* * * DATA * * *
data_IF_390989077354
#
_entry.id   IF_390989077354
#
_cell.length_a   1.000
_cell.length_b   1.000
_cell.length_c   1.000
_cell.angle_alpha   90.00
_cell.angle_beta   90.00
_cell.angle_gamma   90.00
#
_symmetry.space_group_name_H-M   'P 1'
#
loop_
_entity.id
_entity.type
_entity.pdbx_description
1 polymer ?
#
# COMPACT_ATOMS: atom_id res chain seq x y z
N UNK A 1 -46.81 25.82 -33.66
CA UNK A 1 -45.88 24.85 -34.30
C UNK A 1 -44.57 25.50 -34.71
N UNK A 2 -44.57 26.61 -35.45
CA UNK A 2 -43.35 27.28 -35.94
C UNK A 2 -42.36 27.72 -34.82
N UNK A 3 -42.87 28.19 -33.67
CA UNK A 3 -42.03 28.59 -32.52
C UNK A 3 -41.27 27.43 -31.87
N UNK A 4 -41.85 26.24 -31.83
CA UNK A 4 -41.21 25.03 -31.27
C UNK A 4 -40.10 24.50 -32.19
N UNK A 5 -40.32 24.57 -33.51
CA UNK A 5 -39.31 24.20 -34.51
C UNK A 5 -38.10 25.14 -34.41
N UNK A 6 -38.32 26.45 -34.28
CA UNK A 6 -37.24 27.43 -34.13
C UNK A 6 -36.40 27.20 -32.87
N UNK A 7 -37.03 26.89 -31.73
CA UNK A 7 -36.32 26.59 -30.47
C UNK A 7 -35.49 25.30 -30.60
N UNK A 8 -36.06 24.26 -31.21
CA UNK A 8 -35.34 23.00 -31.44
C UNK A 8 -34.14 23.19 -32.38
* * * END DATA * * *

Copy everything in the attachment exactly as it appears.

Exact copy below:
data_IF_390989077354
#
_entry.id   IF_390989077354
#
_cell.length_a   1.000
_cell.length_b   1.000
_cell.length_c   1.000
_cell.angle_alpha   90.00
_cell.angle_beta   90.00
_cell.angle_gamma   90.00
#
_symmetry.space_group_name_H-M   'P 1'
#
loop_
_entity.id
_entity.type
_entity.pdbx_description
1 polymer ?
#
# COMPACT_ATOMS: atom_id res chain seq x y z
N UNK A 1 -46.81 25.82 -33.66
CA UNK A 1 -45.88 24.85 -34.30
C UNK A 1 -44.57 25.50 -34.71
N UNK A 2 -44.57 26.61 -35.45
CA UNK A 2 -43.35 27.28 -35.94
C UNK A 2 -42.36 27.72 -34.82
N UNK A 3 -42.87 28.19 -33.67
CA UNK A 3 -42.03 28.59 -32.52
C UNK A 3 -41.27 27.43 -31.87
N UNK A 4 -41.85 26.24 -31.83
CA UNK A 4 -41.21 25.03 -31.27
C UNK A 4 -40.10 24.50 -32.19
N UNK A 5 -40.32 24.57 -33.51
CA UNK A 5 -39.31 24.20 -34.51
C UNK A 5 -38.10 25.14 -34.41
N UNK A 6 -38.32 26.45 -34.28
CA UNK A 6 -37.24 27.43 -34.13
C UNK A 6 -36.40 27.20 -32.87
N UNK A 7 -37.03 26.89 -31.73
CA UNK A 7 -36.32 26.59 -30.47
C UNK A 7 -35.49 25.30 -30.60
N UNK A 8 -36.06 24.26 -31.21
CA UNK A 8 -35.34 23.00 -31.44
C UNK A 8 -34.14 23.19 -32.38